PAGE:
How We Solved a Geographical Service Access Task

Recently, our Infrastructure team received a task that involved restricting access to a service only from certain countries. To make things even harder, this had to be done on Cisco IOS devices with relatively low performance. We will review in this article how we were able to solve this.


Thinking about the problem at hand, the following issues were obvious:

  • We must get the list of IP addresses for each country.
  • The number of IP networks is most likely higher than the number of ACL supported by the platform.
  • ACL are extremely CPU intensive.
  • The setup must be automated.


The solution to our problem came from a combination of technologies.

Solving the First Challenge

The first issue – obtaining the network address block – was probably the easiest to deal with. We have discarded the use of Geo IP from the start (not reliable enough), so other places to look for full global table were BGP or RIRs (Regional Internet Registry) databases. Since we don’t have country information in BGP, the only possible option was to create a script and obtain the network classes in the desired format directly from RIRs database available at[RIRCODE]/delegated-[rircode]-latests/.

The Trade Off

Solutions to the second and to the third challenges came from the remotely triggered black hole scenario based on source. The chosen solution allowed us to save CPU power, mainly because routers are optimized for routing and not for ACLs, but the trade off was to use more of the router’s RAM (around 200Mb).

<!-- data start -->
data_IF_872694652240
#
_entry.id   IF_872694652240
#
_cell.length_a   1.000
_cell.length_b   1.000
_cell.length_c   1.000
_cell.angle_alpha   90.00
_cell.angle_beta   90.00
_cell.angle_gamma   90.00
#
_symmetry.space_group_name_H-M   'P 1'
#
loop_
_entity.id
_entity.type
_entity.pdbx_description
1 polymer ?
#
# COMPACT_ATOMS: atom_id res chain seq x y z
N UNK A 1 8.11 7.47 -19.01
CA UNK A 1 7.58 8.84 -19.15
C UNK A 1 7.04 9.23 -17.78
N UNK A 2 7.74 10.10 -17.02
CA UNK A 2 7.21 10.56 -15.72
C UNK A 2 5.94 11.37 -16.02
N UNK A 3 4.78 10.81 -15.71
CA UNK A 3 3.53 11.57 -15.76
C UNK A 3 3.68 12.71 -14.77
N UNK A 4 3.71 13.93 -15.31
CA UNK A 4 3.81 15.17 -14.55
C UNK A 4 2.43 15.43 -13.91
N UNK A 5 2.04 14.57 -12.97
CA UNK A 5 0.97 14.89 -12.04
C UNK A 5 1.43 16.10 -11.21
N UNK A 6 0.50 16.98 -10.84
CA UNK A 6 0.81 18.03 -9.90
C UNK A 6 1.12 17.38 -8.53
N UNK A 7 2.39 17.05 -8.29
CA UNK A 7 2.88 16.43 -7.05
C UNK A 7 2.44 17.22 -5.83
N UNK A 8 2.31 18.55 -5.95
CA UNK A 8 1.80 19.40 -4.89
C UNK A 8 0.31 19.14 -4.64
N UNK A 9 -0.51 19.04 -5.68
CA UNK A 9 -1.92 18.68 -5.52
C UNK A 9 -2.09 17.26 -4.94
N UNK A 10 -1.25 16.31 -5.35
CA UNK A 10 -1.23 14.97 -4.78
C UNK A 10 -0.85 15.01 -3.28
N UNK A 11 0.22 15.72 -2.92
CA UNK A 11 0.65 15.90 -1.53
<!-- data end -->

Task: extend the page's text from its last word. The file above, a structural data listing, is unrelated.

Basically, we created a Linux virtual machine with Quagga installed. Then, we connected it via BGP to the Cisco router, exported the list of network addresses to black list and set next hop to null interface.






This, combined with uRPF allowed the router WAN interface to drop packets coming from IP addresses in the network list exported.

Why did we choose the blacklist approach instead of whitelist? The reason was simple, in case something went wrong with the setup, we would still had access to the service. But this depends strictly on the scenario.

There Is Even More!

But with this setup a new problem appeared: how to limit the restriction to a certain service. Luckily, the solution came from VRFs (Virtual Routing and Forwarding). VRFs allow multiple routing tables inside a router.

So, in the end, we ended up with a solution that can be just as easily used to block DDoS attacks, as same principles apply. A script creates config file for Quagga/bgpd machine, networks are exported marked with a predefined community for blocking and other set of networks (including /32) IP addresses are marked with another community, so that we could whitelist specific IP addresses from the blocked countries. Based on the two communities on the router, we can either set next-hop to an IP address pointing to null interface, or to default route that allows access.

We think that this was a pretty easy and straightforward solution, but if you have a better idea do not hesitate to share it!

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